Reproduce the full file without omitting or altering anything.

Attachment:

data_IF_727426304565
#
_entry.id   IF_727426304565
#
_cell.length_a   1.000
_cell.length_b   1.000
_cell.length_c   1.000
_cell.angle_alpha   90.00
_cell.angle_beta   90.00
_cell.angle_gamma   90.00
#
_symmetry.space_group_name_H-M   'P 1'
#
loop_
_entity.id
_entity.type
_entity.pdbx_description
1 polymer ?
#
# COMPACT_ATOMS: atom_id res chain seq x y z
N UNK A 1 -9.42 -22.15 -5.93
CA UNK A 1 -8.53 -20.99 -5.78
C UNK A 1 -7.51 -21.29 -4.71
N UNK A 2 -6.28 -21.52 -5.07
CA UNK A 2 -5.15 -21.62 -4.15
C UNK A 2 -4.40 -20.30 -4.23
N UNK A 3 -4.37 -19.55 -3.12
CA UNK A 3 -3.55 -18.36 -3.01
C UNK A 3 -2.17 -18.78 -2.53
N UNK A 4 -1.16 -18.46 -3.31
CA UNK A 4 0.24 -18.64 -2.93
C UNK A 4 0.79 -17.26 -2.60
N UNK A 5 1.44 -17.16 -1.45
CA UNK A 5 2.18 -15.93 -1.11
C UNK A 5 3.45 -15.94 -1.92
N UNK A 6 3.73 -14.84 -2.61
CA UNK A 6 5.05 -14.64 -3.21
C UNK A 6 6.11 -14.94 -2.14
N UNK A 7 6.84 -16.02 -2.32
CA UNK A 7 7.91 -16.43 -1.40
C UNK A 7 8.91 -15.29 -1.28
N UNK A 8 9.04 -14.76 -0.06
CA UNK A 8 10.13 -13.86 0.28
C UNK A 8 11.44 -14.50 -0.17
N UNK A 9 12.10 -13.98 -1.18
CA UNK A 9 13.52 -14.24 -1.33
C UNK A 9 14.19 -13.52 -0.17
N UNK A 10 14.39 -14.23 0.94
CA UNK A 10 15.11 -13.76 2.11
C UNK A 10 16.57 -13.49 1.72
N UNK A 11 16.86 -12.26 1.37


data_IF_727426304565
#
_entry.id   IF_727426304565
#
_cell.length_a   1.000
_cell.length_b   1.000
_cell.length_c   1.000
_cell.angle_alpha   90.00
_cell.angle_beta   90.00
_cell.angle_gamma   90.00
#
_symmetry.space_group_name_H-M   'P 1'
#
loop_
_entity.id
_entity.type
_entity.pdbx_description
1 polymer ?
#
# COMPACT_ATOMS: atom_id res chain seq x y z
N UNK A 1 -9.42 -22.15 -5.93
CA UNK A 1 -8.53 -20.99 -5.78
C UNK A 1 -7.51 -21.29 -4.71
N UNK A 2 -6.28 -21.52 -5.07
CA UNK A 2 -5.15 -21.62 -4.15
C UNK A 2 -4.40 -20.30 -4.23
N UNK A 3 -4.37 -19.55 -3.12
CA UNK A 3 -3.55 -18.36 -3.01
C UNK A 3 -2.17 -18.78 -2.53
N UNK A 4 -1.16 -18.46 -3.31
CA UNK A 4 0.24 -18.64 -2.93
C UNK A 4 0.79 -17.26 -2.60
N UNK A 5 1.44 -17.16 -1.45
CA UNK A 5 2.18 -15.93 -1.11
C UNK A 5 3.45 -15.94 -1.92
N UNK A 6 3.73 -14.84 -2.61
CA UNK A 6 5.05 -14.64 -3.21
C UNK A 6 6.11 -14.94 -2.14
N UNK A 7 6.84 -16.02 -2.32
CA UNK A 7 7.91 -16.43 -1.40
C UNK A 7 8.91 -15.29 -1.28
N UNK A 8 9.04 -14.76 -0.06
CA UNK A 8 10.13 -13.86 0.28
C UNK A 8 11.44 -14.50 -0.17
N UNK A 9 12.10 -13.98 -1.18
CA UNK A 9 13.52 -14.24 -1.33
C UNK A 9 14.19 -13.52 -0.17
N UNK A 10 14.39 -14.23 0.94
CA UNK A 10 15.11 -13.76 2.11
C UNK A 10 16.57 -13.49 1.72
N UNK A 11 16.86 -12.26 1.37